Like many people, I had never heard of the Chapman brothers before 1997's Sensation exhibition.  Sensation was great because it was unapologetic, it went full throttle.  The Chapman's fitted into this context by providing perhaps the most sensational work (although Marcus Harvey's Myra has a good claim).  The Chapman's work raised questions about censorship due to its explicit nature.  But what did the Chapman's actually exhibit? We remember the sculptural installation of children with penises for noses and anuses for mouths, joined together by vaginas.  However, it's worth remembering that these sculptures were recognisable as mannequins - a symbol of consumerism - and they were all naked, except for Fila trainers (trainers being a recent symbol of consumer society as rioters and looters appeared to lack any political motive, failing to target capitalist institutions and just "going down footlocker").  Perhaps the Chapmans were not the ones fucking up our children, perhaps it was a comment on how society is fucking up its children.  Perhaps we allow the fetishisation of clothes and trainers to the detriment of society.  Of course, you can't ignore the explicit nature of the sculptures, and herein lies the appeal to tabloid outrage - paedophilic undertones (one thinks of the Brass Eye special "Paedogeddon" - 2001).  This too is political, referencing the sexualisation of youth.  It is also a comment on the media and its fetishisation of paedophiles (in the same way that Marcus Harvey's Myra is a comment on the media's use of the Myra mug shot).  Perhaps one reason why you don't immediately associate the Chapman mannequin sculptures as political is their lack of political answers.  The Chapmans are brazenly nihilistic.  They talk about how art is usually thought of as being redeeming, or essentially having something "good" about it. But they challenge this and ask, what if it doesn't? What if their art is just bad? What if it doesn't have any transgressive quality? In the same way... the best horror movies are like this.  They are scary because they don't explain, don't give a reason why and in doing so they deny us control over the situation.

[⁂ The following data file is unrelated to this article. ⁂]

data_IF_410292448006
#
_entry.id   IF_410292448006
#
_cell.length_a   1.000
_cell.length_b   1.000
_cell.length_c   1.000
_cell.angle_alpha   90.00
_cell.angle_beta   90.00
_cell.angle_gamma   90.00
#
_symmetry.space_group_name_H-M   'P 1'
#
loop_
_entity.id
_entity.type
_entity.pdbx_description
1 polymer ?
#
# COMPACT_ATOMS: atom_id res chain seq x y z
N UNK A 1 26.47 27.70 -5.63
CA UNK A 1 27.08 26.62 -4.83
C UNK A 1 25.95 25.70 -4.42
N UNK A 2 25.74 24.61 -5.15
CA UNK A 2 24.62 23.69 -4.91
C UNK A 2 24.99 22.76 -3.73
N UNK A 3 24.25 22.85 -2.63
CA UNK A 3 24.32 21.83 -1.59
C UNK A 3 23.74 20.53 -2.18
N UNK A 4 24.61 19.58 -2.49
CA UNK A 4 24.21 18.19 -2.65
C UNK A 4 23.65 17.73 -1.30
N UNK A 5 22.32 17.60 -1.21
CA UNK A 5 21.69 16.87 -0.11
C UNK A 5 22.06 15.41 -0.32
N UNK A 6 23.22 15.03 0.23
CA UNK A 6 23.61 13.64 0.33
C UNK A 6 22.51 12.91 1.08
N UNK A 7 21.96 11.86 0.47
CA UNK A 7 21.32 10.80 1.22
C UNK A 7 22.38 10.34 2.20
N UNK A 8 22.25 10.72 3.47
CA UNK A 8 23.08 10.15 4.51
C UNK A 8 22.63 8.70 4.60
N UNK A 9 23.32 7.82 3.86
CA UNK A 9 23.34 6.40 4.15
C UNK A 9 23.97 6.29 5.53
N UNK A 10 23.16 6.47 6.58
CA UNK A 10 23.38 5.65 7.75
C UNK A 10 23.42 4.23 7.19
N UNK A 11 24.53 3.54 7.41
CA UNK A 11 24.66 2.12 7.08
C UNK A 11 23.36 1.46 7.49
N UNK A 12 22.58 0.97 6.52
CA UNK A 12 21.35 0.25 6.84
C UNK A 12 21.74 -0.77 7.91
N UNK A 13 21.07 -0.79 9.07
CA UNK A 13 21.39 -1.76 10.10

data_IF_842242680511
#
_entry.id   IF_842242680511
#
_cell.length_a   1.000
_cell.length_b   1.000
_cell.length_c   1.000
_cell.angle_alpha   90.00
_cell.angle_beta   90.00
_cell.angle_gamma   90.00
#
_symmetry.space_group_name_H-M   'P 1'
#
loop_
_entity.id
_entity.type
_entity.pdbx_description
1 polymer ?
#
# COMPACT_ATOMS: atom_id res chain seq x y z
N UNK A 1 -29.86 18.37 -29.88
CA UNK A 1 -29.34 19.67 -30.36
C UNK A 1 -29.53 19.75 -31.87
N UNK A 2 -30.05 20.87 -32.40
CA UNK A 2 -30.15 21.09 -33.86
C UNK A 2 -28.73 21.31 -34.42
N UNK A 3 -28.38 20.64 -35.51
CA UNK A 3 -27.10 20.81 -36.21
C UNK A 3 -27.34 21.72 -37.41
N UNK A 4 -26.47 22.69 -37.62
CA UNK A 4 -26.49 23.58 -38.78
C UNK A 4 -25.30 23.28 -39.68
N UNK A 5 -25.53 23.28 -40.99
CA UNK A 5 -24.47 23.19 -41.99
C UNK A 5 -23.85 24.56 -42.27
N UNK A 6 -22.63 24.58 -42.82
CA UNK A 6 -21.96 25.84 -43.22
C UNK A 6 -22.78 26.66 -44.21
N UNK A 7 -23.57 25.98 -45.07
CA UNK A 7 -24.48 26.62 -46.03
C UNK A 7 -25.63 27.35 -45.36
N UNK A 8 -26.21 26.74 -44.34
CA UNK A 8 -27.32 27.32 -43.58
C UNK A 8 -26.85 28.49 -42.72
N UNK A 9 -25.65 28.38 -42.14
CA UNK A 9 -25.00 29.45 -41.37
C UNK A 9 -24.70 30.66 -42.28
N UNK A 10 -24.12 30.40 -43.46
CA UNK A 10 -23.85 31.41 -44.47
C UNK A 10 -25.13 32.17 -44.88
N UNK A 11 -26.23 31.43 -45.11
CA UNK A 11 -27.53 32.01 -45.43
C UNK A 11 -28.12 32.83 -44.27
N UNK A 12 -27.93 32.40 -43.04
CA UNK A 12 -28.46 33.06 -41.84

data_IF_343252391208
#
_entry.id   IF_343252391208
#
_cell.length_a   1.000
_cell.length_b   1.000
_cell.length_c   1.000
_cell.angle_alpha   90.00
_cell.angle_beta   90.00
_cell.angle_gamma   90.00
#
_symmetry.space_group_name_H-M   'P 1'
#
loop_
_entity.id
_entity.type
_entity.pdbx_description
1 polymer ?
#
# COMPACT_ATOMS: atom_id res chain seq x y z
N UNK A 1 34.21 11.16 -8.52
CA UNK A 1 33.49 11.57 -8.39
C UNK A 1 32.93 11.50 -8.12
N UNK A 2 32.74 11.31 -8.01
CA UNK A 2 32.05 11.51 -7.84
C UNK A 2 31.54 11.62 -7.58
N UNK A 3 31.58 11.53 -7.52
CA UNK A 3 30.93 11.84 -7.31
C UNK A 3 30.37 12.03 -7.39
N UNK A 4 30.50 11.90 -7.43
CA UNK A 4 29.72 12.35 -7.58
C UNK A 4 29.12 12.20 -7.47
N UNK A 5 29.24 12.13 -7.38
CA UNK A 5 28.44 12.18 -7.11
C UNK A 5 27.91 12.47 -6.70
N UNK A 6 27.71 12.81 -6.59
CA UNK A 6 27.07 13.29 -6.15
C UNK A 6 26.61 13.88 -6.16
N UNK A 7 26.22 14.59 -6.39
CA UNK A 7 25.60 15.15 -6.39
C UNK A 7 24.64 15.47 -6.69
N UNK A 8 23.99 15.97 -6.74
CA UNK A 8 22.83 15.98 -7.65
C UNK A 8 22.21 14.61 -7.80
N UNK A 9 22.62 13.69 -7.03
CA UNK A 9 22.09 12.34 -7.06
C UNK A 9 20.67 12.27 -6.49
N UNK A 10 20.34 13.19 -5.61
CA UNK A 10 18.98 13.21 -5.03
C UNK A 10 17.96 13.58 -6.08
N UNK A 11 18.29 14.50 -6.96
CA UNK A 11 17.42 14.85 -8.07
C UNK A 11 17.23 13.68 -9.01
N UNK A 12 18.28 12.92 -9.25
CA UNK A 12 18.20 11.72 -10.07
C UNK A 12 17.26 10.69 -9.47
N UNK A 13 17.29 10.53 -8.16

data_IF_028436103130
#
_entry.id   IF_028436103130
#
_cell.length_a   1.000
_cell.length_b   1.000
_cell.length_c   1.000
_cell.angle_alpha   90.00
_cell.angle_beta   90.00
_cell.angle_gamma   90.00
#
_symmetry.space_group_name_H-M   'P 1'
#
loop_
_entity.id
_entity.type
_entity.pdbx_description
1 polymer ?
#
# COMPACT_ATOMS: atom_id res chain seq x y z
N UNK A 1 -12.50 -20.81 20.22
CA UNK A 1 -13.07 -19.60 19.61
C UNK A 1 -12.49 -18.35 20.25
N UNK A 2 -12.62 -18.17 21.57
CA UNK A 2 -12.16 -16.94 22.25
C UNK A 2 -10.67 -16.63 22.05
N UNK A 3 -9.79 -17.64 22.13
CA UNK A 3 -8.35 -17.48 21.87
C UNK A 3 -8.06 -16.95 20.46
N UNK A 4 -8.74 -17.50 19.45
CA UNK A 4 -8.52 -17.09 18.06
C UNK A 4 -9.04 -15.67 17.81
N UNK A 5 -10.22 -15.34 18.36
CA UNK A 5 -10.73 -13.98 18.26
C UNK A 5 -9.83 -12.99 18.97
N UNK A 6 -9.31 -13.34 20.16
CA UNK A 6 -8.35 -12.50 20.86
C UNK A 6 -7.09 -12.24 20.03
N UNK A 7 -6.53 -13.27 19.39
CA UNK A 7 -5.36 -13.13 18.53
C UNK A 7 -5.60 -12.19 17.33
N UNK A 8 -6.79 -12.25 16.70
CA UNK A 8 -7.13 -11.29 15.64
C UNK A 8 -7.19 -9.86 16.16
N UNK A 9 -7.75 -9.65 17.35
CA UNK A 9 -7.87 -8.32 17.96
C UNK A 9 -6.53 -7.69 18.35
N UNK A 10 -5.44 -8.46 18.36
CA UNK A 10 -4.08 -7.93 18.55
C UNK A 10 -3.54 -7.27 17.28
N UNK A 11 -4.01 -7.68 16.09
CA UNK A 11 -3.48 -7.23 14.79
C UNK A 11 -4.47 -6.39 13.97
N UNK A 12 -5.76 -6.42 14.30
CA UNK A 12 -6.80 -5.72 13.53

Great deeds against the dead (1994)